Let us first briefly summarize the derivation in [13]; see also [10]. To this end, the K ( n , n ) equations are rewritten as a Hamiltonian system
u t = x L 2 δ δ u I ω w h e r e L 2 = 1 + 2 x 2 .
This step is deductive. The maneuver which leads to the breakthrough is to introduce a new variable v via
u = L [ v ] ,
with L understood in a pseudo-differential sense. In terms of L , we have
v t = x δ δ v 1 1 + n L [ v ] 1 + n d x = x L L [ v ] n .
The next, final step consists of introducing a ‘potential’ variable ψ [7,8,9], where v = ψ x that casts Equation (8) into a form which, as per ref. [4], is akin to the Lagrangian
L = d t 1 2 ψ t ψ x 1 n + 1 L [ ψ x ] n + 1 d x
of what, prior to their map, were K ( n , n , ) equations.
Two remarks are in order:
(1) As noted, in the preceding discussion we have tacitly assumed that our system is given on a line with all data vanishing at infinity, thus the natural boundary conditions assumed tacitly in the variational derivation hold trivially. If non-trivial boundary conditions are at play, the issue may become more evolved. However, recalling the very recent work of Olver [14] who further developed the old observation [1,2,3,4,5] that one may modify the variational problem without altering the corresponding Euler–Lagrange equations by adding a null Lagrangian to the integrand, we note that since this modification changes the associated natural boundary conditions, it enables one to enlarge the range of boundary value problems akin to variational techniques. Thus, the core difficulty remains to find the underlying Lagrangian, whereas its extension to handle non-natural boundary conditions may be delegated to the unfolding of a proper null Lagrangian.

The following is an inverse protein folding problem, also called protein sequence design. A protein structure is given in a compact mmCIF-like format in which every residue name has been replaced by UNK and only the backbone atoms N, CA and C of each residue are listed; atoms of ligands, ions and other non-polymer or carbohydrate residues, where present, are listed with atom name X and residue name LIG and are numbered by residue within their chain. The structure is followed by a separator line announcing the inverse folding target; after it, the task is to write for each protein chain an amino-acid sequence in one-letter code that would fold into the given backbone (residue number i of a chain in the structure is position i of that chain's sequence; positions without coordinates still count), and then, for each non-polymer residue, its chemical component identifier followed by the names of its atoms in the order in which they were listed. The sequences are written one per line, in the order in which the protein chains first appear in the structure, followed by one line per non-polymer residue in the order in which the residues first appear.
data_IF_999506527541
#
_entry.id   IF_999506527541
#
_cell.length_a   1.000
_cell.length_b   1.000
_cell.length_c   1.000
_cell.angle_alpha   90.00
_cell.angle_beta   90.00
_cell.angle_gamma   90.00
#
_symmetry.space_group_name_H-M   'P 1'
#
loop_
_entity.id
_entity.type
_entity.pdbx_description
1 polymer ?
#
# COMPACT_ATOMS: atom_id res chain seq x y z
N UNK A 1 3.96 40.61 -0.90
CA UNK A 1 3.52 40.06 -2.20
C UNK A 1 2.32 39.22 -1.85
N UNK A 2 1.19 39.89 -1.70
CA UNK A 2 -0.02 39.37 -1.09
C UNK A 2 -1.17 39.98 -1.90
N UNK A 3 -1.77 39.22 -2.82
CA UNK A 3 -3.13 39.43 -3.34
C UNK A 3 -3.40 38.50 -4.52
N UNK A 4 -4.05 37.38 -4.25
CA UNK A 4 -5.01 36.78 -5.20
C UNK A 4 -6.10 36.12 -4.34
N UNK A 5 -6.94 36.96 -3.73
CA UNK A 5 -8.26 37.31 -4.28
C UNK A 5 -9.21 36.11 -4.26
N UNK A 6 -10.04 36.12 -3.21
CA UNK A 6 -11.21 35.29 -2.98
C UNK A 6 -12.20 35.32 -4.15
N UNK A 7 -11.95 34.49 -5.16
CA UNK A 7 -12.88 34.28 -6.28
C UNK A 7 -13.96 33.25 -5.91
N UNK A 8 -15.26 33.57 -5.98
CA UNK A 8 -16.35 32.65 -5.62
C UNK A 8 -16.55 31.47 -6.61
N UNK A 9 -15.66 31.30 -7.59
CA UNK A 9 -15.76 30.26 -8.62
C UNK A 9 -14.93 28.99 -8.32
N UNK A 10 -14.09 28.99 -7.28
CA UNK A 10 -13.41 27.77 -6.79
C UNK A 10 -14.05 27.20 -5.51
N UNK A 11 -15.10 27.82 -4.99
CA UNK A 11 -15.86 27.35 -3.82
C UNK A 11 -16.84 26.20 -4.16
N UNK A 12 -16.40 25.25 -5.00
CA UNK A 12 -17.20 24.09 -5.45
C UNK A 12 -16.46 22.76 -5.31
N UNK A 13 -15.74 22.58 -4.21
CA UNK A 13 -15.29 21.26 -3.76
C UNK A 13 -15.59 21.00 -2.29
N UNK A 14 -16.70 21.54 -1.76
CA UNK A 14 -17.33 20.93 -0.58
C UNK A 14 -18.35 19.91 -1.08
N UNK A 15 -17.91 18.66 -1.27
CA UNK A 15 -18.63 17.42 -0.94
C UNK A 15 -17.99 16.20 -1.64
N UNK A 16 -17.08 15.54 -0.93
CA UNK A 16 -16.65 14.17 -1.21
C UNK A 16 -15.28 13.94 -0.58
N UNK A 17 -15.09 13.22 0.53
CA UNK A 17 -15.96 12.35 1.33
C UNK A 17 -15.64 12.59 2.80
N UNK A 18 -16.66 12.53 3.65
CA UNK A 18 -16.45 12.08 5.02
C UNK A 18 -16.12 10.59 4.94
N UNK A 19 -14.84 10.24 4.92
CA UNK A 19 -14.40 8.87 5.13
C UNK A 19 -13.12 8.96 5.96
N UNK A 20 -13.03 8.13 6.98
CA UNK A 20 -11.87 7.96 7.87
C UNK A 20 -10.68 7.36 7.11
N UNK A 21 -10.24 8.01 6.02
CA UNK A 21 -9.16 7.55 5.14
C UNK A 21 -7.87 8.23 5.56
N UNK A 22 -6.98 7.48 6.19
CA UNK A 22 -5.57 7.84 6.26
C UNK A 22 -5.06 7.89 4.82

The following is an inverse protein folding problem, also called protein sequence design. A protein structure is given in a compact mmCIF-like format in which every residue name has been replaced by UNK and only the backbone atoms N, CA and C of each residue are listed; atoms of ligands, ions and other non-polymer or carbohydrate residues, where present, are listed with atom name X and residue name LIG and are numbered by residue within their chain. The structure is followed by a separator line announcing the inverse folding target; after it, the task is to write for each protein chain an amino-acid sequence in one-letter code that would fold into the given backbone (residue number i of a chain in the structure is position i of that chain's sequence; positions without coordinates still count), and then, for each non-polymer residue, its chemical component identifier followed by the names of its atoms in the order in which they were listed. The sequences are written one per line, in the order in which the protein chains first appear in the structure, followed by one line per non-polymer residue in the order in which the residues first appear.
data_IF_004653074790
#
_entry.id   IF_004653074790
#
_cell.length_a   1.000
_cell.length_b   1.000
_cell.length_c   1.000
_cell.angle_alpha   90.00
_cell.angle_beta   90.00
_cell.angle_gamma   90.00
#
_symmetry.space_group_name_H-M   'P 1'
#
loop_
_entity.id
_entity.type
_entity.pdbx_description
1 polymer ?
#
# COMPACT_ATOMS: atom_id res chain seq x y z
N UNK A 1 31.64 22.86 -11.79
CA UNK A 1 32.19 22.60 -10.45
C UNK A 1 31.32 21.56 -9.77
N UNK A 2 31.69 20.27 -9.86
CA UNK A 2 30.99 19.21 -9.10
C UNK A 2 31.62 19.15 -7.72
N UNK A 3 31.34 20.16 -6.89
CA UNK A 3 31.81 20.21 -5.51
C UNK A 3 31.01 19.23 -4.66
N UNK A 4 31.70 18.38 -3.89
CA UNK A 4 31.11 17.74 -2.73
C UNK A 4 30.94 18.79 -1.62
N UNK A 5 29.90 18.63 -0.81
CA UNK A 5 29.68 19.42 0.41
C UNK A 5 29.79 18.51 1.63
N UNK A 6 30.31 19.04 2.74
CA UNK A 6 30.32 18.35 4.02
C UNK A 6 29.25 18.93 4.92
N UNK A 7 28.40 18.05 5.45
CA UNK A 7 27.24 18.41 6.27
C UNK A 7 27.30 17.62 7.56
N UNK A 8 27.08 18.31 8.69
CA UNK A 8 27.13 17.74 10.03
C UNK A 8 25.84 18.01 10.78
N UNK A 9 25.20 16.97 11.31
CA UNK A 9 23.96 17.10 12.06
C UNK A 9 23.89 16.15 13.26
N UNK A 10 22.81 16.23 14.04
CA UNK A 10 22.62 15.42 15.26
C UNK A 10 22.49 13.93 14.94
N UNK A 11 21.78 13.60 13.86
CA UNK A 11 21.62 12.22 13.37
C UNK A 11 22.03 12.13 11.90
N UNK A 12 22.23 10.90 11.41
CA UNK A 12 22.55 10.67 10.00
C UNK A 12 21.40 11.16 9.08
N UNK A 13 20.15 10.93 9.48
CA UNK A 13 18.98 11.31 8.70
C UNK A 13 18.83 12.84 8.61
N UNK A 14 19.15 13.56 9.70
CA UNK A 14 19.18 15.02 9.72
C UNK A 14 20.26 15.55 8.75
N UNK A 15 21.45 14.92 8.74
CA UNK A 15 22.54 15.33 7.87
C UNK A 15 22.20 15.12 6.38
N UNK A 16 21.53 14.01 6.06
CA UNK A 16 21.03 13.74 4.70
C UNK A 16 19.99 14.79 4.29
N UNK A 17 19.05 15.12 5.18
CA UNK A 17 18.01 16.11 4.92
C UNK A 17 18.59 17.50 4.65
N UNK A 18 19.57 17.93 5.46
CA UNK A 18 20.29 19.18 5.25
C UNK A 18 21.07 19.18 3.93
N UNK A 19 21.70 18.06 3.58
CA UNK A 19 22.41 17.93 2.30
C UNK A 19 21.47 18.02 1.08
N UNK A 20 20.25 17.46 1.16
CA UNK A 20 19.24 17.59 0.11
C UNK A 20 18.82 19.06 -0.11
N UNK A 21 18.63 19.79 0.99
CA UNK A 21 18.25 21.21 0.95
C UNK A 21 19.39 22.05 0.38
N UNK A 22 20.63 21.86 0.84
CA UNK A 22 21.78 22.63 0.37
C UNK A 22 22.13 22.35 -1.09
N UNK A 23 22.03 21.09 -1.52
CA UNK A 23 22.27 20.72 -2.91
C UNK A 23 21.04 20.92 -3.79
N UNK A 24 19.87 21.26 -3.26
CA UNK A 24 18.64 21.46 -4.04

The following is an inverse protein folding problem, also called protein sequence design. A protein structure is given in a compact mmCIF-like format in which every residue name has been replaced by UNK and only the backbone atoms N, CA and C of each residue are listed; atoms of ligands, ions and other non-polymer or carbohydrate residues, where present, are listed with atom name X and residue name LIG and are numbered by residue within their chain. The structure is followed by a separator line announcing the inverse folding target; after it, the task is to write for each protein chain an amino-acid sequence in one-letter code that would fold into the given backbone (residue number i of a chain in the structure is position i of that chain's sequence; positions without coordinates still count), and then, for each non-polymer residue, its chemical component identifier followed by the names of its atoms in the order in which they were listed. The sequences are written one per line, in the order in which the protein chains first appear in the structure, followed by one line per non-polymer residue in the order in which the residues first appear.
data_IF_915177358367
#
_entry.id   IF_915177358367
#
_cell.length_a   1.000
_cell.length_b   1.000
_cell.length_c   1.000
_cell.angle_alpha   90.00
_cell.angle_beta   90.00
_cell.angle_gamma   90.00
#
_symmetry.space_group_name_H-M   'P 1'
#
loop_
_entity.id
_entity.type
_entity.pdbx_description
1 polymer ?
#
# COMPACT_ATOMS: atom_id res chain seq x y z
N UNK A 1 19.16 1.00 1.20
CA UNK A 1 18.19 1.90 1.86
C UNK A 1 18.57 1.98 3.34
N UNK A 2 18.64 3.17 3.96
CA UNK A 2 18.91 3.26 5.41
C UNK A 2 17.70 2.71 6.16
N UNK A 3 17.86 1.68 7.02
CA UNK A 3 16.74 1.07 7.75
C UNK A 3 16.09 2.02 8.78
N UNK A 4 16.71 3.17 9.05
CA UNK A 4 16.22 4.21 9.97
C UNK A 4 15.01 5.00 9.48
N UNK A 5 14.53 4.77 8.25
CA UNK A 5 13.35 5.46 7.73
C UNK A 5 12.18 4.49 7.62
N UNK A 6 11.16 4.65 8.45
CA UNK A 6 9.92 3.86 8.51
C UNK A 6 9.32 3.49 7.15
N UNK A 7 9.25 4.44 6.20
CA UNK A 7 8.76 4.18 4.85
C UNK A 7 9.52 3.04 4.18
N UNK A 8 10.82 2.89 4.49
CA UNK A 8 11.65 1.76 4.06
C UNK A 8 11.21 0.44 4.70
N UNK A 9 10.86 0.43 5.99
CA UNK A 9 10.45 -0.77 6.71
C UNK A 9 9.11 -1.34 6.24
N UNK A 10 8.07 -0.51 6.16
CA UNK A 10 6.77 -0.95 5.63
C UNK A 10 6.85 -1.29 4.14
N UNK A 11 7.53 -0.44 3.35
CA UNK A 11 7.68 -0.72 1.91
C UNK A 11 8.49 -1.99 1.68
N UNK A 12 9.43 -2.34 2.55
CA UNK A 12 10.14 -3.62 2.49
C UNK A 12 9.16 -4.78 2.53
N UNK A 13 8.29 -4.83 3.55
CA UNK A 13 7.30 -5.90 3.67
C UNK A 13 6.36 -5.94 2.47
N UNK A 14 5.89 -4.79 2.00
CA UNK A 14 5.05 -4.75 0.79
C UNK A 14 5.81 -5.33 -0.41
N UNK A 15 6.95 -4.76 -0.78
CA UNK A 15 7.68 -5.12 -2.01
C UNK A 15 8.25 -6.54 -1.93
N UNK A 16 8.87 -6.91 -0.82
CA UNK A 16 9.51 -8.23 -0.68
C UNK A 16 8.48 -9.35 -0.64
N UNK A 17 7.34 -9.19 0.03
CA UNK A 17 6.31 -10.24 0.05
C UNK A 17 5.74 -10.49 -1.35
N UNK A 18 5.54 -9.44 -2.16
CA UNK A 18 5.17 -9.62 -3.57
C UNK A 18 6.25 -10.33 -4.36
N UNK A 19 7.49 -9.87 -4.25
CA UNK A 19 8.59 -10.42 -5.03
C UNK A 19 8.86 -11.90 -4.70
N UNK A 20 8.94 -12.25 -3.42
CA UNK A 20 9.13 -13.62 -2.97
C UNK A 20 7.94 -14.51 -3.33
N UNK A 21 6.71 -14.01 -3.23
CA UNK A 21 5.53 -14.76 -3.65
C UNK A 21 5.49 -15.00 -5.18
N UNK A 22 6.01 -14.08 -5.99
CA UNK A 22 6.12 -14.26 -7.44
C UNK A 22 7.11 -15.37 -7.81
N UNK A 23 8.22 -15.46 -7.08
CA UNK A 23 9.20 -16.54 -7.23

(2) Note that the last step of introducing a potential in (5) is well known and apart from its more recent use in dispersive systems [6,7,8], it could be found in the classical textbooks in electrodynamics., c.f., [15], or continuum [16,17].
With a Lagrangian and its invariant properties at hand, in addition to the conservation of mass and energy, we now also have conservation of the momentum v 2 d x , which in terms of the original variables, turns into the conservation of
I 2 = u L 2 [ u ] d x .
It is easily seen that though the presented approach was applied to a very particular problem it may be quite naturally extended. Thus, for instance, one may consider
u t = x L * 2 ( F ( u ) ) ,
where L * 2 is any ‘reasonable’ linear operator and F ( u ) any nice function [4]. For instance, in Ref. [18] addressing synchronisation of oscillators F ( u ) = cos u was assumed. Using the previous notation, in terms of v we have
v t = x L * F ( L * v ) .
In terms of ψ , v = ψ x , the underlying Lagrangian reads,
L = d t { 1 2 ψ t ψ x G L * [ ψ x ] } d x , a n d F = G .
As another extension, consider the second order in time system (c.f., Equation (27))